The Executive Director of the British Geological Survey’s passion for ancient rocks was sparked by a Lancaster University field trip.
Professor John Ludden (Environmental Sciences, 1973, County) has spent his working life “with one foot in the sea and one in old rocks”.
What unites the two is the search to understand what the chemistry of the volcanic rocks in the Earth’s crust reveal about the formation of our planet billions of years ago.
Today John runs the British Geological Survey, the organisation charged with monitoring and researching the UK’s landmass. But when he arrived at Lancaster, he had no intention of becoming a geochemist.
“I loved fishing when I was growing up and thought I would have a career cleaning up rivers,” John says. But a summer mapping project in Scotland captured his imagination and changed the course of his life.
“I went off to study volcanic rocks, bringing some back to analyse in the chemistry labs. I became very interested in volcanoes and suddenly knew what I wanted to do with my life”.
The Canadian Shield, one of the oldest sections of the Earth’s crust on the planet, provided a perfect place for John to study ancient volcanic processes.
John helped to lead the multi-million dollar Lithoprobe research project: “the largest geophysical experiment on the crust of the earth, aiming to image the entire landmass of Canada and investigate how it was created through time. “Understanding how earth forms can seem esoteric but a lot of these volcanic systems are associated with large mineral deposits: understanding the volcanic processes can help identify potential sites of these deposits.”
John was also working with another ‘Big Science’ project, the International Ocean Drilling Programme, travelling as chief scientist on a research ship investigating the oldest part of the oceanic crust.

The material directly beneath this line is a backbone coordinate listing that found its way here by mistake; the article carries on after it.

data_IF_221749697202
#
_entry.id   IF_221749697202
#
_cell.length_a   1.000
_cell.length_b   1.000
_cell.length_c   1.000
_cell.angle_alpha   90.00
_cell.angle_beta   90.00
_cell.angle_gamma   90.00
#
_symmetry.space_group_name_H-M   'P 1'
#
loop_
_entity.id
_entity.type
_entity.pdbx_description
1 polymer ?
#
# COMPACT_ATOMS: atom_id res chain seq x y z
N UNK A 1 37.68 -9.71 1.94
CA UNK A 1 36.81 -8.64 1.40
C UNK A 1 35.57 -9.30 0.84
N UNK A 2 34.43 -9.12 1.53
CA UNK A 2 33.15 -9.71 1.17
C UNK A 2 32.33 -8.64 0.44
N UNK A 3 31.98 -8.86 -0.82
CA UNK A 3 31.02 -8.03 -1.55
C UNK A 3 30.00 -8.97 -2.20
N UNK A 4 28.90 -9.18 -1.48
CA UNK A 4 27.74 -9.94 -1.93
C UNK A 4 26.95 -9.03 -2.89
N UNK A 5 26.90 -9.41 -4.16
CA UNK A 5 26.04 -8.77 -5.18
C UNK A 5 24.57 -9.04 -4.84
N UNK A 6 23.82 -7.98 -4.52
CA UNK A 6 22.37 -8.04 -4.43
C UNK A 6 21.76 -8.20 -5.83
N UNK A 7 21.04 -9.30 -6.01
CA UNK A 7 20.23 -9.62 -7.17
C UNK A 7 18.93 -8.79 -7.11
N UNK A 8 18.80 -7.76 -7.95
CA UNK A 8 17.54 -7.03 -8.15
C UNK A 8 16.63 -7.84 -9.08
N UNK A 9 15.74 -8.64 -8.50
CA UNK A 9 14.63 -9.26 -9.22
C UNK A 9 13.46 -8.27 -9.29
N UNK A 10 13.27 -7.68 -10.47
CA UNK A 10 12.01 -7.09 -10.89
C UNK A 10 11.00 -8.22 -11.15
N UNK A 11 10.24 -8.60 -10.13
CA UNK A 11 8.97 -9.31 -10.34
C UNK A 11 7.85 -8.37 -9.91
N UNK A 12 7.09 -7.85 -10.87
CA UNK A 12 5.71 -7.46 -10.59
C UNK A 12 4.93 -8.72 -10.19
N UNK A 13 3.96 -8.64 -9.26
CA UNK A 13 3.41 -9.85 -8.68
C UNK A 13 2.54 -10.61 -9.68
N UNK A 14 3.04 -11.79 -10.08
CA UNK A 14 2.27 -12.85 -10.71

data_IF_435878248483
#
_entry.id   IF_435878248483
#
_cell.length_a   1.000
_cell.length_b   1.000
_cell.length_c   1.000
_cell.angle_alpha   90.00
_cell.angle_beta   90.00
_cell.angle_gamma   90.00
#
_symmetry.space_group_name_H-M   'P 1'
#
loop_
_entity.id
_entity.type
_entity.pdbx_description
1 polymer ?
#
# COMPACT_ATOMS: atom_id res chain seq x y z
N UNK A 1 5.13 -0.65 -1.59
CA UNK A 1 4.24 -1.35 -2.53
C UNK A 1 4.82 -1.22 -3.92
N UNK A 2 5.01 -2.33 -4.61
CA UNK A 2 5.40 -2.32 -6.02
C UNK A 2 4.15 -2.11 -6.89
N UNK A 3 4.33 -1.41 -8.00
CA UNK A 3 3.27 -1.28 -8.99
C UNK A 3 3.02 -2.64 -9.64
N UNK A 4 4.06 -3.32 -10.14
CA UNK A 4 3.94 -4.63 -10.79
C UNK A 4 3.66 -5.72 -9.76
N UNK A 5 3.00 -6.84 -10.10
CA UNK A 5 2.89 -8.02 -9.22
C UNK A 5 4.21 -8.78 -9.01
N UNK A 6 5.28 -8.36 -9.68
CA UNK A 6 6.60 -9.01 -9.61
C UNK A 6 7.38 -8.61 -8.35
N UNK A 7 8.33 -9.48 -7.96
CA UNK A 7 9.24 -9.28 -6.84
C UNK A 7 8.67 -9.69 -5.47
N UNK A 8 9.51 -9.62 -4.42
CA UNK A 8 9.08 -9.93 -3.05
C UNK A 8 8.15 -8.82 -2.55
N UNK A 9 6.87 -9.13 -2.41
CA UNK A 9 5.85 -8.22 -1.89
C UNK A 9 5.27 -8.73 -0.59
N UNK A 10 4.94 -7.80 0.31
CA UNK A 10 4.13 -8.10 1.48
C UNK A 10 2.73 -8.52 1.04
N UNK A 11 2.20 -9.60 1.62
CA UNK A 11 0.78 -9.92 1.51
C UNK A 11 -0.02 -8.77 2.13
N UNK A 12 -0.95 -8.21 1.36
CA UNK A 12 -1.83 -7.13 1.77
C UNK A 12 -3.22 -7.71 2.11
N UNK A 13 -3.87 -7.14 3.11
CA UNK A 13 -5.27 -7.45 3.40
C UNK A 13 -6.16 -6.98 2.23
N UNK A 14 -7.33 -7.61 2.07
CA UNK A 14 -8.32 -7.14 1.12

“I was still working on volcanic rocks looking at how sea water interacts with them. Understanding how the tectonics of the earth was behaving three billion years ago based on the chemistry of the rocks today.”
Then in the mid 1990s John moved to France, initially running one of the country’s top geochemistry facilities and then becoming Head of Earth Sciences at France’s National Research Council.
“I was becoming a science leader , rather than doing the frontline science myself. I am quite a good geochemist, but I had come to recognise that there were people around me who were better so I decided to support them: selling what they do to Government, getting them research funding and bringing people together to build a critical mass to do ‘Big Science’.”
He had no intention of ever returning to the UK, but the offer of running the British Geological Survey (BGS), with a remit to monitor and study the sub surface of the UK, tempted him back home.
“The British Geological Survey was drifting off course and becoming a consultancy. It was losing its research soul. I wanted to bring good applied science back to the BGS and for it to maintain its name as a trusted advisor to Government and industry. It is an applied science organisation so I worked to improve our links with the fundamental side, to get people together and build joint projects with universities.”
One of the biggest joint projects John is developing at the BGS is the creation of two vast underground laboratories to do the basic science that needs to be done to optimise underground energy storage, carbon capture and storage and to develop a much more efficient, and much cleaner, fracking technology. “I’ve turned the BGS around into a world class research institute, I’m very proud of that.”
John’s love affair with the underground took a romantic turn in 1998 when he met his future wife, Svetlana, above the the deepest drill hole ever drilled, to twelve and a half miles under the surface of the Earth, when she was working as a translator for the Russian Academy of Sciences.
And BGS scientists are now working with Lancaster volcanologists, reminding John of the field trip that first got him hooked on geochemistry.